Passing is not about other people and how they see you. The only thing that truly matters is how you see and feel about yourself.
“And the category is … in the dark!”
For those of you who have seen Pose, the words of the master of ceremonies, Pray Tell, to launch the ballroom competitions will be familiar. My adaption, however, refers to how I somehow managed to remain ‘in the dark’ about Pose until quite recently. Then one day I happened to come across several rave reviews of this ground-breaking series, where many of the central roles were played by transgender or nonbinary actors. Pose immediately shot to the top of my must-see list and soon afterwards, I was bouncing with excitement and anticipation when I found it in my Netflix library.
Although there were few direct parallels in the story and lives of the characters to my life experiences, I was still delighted and amazed at how meaningful Pose was to me as a transgender woman. My euphoria, however, was rudely interrupted one night by an unexpected blow as I was watching an early episode. Inexplicably, I became aware that I was feeling vaguely uncomfortable, even intimidated, by some of the trans women (not only Elektra!). I was slightly shocked and confused since I am normally pretty confident about myself, but for reasons I couldn’t put my finger on at the time, I was shaken. What was going on? Why was I feeling that way?
It didn’t take me too long to realise that instead of focusing on how affirming Pose can be for trans women and others, I fell into the trap of subconsciously comparing myself with Blanca or Angel or Lulu. What a mistake as I found myself feeling somehow inadequate or falling short of fulfilling the profile of a “real” (trans) woman. I knew I was being far too judgemental and harsh on myself, and that we all have our vulnerable, fragile moments; nevertheless, I definitely didn’t like the feelings I was experiencing. Slowly it dawned on me that the only ‘cure’ for my distress was some serious introspection and re-evaluation of my conceptions of the nature and importance of passing.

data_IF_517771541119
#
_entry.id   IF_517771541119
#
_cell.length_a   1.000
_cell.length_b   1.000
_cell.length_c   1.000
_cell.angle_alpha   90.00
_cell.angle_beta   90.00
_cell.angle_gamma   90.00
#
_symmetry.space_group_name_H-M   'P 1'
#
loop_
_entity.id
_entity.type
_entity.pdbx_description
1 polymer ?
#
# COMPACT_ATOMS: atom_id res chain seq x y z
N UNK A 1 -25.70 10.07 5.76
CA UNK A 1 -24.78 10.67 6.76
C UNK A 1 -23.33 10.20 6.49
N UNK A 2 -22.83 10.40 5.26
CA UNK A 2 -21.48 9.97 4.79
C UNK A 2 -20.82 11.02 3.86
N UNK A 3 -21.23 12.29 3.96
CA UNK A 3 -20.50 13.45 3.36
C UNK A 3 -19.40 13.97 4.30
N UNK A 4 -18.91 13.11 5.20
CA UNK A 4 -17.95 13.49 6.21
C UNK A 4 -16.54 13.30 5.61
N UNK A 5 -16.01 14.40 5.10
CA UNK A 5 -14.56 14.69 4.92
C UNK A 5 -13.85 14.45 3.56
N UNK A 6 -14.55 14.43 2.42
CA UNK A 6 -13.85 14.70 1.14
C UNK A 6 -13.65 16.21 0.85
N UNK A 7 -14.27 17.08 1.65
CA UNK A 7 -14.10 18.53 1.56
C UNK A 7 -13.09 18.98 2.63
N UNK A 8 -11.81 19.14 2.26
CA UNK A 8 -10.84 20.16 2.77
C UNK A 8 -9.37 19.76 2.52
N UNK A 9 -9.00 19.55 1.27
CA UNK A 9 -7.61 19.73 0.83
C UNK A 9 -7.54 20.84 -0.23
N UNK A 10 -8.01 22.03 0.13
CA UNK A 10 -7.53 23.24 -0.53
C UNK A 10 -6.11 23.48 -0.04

I began with the deceptively simple question of why should passing matter to us in the first place? In other words, what are the reasons or motivations behind our desire to pass? It’s a complex subject, but for me, two clear answers immediately came to mind. The first was from a psychological perspective in that my core motivation comes from the value I place on a feminine appearance as an integral, intrinsic expression of my identity. In contrast, the second reason is rooted in a very concrete, pragmatic issue — personal safety. In this sense, passing is not simply an attempt to impress or ‘blend in’ so that people see you as nothing other than a cisgendered woman. It’s really about protecting yourself against serious threats such as bullying, harassment or violence, as well as minimising other types of transphobic behaviour in your daily life.
I could continue and expand the list of reasons, but I believe these two examples illustrate why many trans women view passing as a legitimate desire, and not mere vanity or an act that perpetuates stereotypes and supports the patriarchy (a topic for another discussion!). Nonetheless, whatever our reasons may be, I believe that we must go beyond just identifying them and look inward again and ask how does a desire to pass affect our self-respect? And if we feel frustrated and possibly overwhelmed by pressures to conform to other people’s standards, what can we do to help ourselves?
So, I’d like to devote the rest of this discussion to these questions that focus on our state of mind, but before I go further, I must make an important disclaimer. Since our community is so varied, from our identities to our life situations and experiences, any generalisations can not possibly be relevant or plausible for everyone. However, I will respectfully share my thoughts and experiences and hope you may find something helpful.
Now, let’s jump into the deep end!
In order to provide a context for my remarks, I’ll start by giving you some pertinent personal background information. As I mentioned above, I am confident about myself but I had to endure more than five decades of frustration and pessimism about my future before I could break free from the stifling confinement of my old, inauthentic life to get here. I certainly wish it could have come sooner, but now that I have been living full-time as a woman for over a year and ‘part-time’ for a few years before that, I feel at ease with my identity and optimistic about life in general. I should also mention that my bright outlook is helped tremendously by the fact that I am retired and living permanently in Bangkok, Thailand, a relatively tolerant, though not totally accepting, place to be for a transgender person.
Moving on to the ‘standard checklist,’ I’ve been on hormones (HRT) for five years, had some facial feminisation a couple of years ago and then enthusiastically took the ‘big leap’ of Gender Reassignment Surgery here in Bangkok in January 2019. In short, in terms of my biomedical transition, apart from “top surgery” which I decided wouldn’t be right for me, I have done everything I will do on the medical side. Furthermore, I began the legal process of changing my name and gender designation in my home province of British Columbia, Canada about the same time I began HRT, and completed everything in about two years. So with these biomedical and legal issues behind me, I am Sylvie Kay, female and able to live my life freely as the woman I am.